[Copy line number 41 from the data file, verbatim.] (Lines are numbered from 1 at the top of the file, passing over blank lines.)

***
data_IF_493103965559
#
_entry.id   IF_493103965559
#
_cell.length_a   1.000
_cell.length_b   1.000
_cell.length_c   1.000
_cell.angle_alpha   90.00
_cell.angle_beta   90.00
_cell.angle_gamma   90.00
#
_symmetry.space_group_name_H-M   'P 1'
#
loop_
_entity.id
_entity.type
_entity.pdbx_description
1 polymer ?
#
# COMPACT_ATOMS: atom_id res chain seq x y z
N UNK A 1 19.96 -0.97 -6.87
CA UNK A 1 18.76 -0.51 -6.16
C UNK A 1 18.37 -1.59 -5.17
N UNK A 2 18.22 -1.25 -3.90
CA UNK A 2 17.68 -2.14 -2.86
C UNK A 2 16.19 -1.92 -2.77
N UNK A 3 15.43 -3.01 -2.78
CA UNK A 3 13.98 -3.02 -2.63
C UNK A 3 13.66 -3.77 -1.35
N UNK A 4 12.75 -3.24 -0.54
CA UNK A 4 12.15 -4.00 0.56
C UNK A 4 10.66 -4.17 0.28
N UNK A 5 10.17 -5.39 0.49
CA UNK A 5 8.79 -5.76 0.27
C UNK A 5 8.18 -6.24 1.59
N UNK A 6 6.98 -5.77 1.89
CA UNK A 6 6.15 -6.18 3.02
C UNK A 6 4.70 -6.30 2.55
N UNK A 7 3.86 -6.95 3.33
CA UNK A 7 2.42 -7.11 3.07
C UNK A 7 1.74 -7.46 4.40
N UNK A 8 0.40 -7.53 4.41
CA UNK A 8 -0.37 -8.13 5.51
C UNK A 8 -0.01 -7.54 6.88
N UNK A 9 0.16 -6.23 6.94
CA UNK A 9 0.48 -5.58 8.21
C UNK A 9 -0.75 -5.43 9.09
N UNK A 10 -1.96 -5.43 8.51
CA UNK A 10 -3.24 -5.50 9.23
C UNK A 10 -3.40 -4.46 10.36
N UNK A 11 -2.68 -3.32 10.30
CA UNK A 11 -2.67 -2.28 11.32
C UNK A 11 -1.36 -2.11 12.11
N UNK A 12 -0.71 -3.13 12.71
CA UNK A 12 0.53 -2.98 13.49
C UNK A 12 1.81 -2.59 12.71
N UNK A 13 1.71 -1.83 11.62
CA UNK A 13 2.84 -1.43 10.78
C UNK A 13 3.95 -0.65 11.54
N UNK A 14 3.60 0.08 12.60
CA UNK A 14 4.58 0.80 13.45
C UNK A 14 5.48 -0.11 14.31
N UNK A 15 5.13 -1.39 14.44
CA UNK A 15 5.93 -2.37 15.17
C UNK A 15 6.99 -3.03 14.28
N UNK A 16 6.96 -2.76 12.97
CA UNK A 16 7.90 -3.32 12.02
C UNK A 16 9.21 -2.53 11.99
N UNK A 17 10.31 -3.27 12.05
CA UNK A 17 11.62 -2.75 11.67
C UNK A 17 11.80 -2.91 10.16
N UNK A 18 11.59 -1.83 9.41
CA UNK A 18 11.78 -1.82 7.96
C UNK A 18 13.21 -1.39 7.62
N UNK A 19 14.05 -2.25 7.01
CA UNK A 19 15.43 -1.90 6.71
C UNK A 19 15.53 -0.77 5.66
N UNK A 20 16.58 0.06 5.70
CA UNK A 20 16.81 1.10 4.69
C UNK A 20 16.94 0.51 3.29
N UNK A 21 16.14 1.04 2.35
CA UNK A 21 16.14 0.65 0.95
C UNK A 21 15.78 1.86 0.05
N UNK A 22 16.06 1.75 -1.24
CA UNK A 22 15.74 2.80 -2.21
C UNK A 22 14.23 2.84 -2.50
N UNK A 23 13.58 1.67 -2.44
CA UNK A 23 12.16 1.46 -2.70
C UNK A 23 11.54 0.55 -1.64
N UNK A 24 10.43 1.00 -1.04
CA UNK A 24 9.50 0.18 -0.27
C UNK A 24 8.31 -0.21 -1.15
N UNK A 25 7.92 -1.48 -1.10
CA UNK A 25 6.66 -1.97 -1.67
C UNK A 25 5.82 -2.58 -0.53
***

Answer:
C UNK A 7 1.74 -7.46 4.40